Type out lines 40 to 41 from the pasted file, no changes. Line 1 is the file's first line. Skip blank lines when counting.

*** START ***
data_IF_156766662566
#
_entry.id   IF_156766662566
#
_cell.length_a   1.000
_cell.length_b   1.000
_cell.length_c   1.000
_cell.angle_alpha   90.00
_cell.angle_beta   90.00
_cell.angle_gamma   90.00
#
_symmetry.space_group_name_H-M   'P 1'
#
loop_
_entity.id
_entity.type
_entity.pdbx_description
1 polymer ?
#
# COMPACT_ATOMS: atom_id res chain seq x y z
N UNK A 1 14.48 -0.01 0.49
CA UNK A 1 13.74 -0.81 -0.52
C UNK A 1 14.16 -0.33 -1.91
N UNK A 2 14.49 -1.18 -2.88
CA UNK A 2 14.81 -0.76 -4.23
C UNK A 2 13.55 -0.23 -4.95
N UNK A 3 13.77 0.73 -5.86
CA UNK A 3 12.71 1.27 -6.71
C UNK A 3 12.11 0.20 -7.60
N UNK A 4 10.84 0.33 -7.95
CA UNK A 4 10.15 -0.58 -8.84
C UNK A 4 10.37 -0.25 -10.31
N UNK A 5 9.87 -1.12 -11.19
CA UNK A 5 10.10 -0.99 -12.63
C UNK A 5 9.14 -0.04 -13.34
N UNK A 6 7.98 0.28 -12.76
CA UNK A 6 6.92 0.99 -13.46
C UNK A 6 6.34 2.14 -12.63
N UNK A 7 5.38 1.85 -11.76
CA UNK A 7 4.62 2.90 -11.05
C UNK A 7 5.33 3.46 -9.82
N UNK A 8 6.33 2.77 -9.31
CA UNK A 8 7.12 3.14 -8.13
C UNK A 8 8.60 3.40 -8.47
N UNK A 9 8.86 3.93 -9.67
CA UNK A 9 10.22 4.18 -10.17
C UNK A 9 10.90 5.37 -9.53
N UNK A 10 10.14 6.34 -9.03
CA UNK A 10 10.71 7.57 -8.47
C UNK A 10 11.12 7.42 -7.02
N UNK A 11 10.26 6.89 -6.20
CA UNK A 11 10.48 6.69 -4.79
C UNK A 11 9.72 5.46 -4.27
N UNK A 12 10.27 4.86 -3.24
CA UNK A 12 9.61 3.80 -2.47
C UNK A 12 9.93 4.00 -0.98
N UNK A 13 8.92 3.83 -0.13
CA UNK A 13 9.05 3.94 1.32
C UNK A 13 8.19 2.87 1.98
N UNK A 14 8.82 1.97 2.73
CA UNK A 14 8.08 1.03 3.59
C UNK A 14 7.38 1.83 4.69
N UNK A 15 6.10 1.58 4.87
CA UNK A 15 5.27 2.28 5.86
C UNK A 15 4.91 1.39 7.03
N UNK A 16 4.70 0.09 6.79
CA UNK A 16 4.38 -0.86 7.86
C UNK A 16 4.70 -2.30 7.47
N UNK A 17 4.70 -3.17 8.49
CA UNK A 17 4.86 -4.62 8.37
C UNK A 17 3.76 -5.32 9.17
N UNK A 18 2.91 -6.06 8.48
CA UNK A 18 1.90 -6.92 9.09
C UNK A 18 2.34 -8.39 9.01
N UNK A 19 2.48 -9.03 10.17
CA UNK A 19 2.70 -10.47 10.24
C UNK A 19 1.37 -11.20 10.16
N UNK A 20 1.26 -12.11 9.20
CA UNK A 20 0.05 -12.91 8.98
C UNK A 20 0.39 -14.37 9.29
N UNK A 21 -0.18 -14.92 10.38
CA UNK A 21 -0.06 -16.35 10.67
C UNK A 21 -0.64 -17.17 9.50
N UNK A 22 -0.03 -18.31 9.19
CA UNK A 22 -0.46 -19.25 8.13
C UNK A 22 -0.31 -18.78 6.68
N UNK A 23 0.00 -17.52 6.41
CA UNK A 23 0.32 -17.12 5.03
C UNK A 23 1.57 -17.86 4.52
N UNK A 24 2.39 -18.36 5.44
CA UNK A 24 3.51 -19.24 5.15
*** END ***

CA UNK A 7 4.62 2.90 -11.05
C UNK A 7 5.33 3.46 -9.82